Marketers are always seeking a way to get into the inbox faster and a way around the obstacles that are preventing us from doing this. Reputation has become one of the most important factors of inbox placement but Gmail seems to have gone one step further. Over the past year, marketers have seen a small percentage of their email marketing campaigns have spam folder placement issues on Gmail. This specifically occurs during their first few sends after having just moved to a new subdomain. In most cases, the issue will resolve by itself without the client needing to take any action. They just need to send from the new subdomain several times and continue to follow best practices. We’ve learned this issue occurs when Gmail is unfamiliar with the new subdomain and wants to “feel it out” to determine whether it's a real marketer or a spammer. When using a new subdomain with a good reputation, most clients will see immediate inbox placement; however, some will see half their normal open rates to Gmail for their first several sends before quickly recovering to normal open rates. These are usually the two eventual outcomes we see:

  1. If Gmail sees good engagement (high opens, low complaints), emails will quickly all move to the inbox.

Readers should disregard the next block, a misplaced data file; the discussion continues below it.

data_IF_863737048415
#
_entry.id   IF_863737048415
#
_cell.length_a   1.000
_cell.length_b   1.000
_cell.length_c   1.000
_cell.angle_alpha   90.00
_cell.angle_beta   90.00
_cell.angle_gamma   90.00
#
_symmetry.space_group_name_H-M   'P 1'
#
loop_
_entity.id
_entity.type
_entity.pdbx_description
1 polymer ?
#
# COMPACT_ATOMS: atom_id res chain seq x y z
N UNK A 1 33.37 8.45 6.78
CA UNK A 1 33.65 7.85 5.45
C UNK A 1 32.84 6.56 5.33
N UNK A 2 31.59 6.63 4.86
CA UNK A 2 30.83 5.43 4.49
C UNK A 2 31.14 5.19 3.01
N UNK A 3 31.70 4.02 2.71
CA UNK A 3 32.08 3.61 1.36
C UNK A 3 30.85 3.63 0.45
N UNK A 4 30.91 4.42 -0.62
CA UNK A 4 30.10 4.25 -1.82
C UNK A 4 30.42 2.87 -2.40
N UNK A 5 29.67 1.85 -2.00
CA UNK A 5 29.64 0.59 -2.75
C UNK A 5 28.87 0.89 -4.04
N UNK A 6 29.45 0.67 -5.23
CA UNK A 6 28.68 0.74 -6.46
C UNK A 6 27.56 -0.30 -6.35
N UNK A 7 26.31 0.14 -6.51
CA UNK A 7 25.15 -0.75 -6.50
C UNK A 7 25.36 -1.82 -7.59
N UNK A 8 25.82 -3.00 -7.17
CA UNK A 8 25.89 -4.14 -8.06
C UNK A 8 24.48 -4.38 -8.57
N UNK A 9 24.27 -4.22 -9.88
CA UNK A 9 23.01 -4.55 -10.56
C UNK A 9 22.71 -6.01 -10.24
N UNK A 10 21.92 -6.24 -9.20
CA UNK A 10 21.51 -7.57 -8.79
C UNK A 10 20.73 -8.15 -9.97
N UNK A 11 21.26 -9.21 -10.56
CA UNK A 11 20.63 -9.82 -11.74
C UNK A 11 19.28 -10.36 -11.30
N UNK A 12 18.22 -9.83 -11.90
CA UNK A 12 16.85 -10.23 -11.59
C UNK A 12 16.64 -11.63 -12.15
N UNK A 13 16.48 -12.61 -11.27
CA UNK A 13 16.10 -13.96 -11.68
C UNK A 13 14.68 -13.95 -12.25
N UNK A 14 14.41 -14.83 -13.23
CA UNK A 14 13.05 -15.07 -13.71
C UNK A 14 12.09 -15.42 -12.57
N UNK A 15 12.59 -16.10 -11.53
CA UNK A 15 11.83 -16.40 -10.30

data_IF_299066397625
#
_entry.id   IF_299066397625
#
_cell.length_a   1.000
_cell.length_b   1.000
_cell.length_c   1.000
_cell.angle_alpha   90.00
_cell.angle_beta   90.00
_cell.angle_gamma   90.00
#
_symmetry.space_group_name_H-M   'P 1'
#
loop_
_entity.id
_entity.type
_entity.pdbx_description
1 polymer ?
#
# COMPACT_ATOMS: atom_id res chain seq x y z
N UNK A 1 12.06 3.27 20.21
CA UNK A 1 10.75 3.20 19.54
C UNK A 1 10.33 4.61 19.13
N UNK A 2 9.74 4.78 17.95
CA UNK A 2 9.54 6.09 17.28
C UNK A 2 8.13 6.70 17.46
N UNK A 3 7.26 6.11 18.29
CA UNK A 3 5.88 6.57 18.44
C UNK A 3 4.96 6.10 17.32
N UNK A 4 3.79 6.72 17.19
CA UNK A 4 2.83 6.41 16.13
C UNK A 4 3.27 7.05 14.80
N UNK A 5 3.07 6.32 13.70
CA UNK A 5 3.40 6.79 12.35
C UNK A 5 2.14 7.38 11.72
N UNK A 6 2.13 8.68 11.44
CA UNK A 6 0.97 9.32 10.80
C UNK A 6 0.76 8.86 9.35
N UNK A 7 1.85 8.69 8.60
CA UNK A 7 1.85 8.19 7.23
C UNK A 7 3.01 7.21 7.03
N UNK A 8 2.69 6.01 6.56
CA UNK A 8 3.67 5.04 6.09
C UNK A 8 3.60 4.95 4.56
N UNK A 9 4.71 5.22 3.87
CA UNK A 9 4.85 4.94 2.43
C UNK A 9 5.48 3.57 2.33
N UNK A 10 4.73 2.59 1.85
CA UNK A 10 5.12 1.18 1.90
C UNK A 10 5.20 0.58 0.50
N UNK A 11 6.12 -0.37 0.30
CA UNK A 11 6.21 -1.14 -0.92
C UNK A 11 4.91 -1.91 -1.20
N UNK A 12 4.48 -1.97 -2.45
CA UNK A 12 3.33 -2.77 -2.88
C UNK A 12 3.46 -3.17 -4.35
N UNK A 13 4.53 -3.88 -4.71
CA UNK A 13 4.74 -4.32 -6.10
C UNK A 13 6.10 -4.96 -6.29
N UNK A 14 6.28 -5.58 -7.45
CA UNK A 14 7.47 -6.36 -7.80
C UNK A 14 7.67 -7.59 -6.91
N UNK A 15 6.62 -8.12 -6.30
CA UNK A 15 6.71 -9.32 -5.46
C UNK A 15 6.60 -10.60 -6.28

2. If Gmail sees low engagement (weak opens, high complaints), emails will continue to be placed in the spam folder.
While these are the most common outcomes, we have seen a client whose new subdomain (example @test.com vs. email.test.com) just will not get them into Gmail's inbox. Extra work is then needed to determine what the issue may be. Invariably, it’s because of the sending domain's reputation and/or the domains in the body of the email. In these circumstances, extra steps may be required to get the client’s troubled domain back into the inbox, such as:
  • Send to your most engaged lists first, to show Gmail you are indeed a legitimate marketer.
  • Use the subdomain you were using at your previous provider (if you had one).
  • Use the same domain in the “from“ as the sender so that all domains match in the header and your new subdomain is in the “from” address. Keeping the domains consistent in the header encourages recipients to trust who the email is coming from.
  • Set up correct “authentication” so the emails are signing with the valid authentication methods (DKIM) that Gmail looks for.
Keep in mind that you cannot use a subdomain in two places. If a subdomain was used at a previous service provider, it cannot be used at a new provider until it is unplugged from the previous location and plugged back in with the new provider.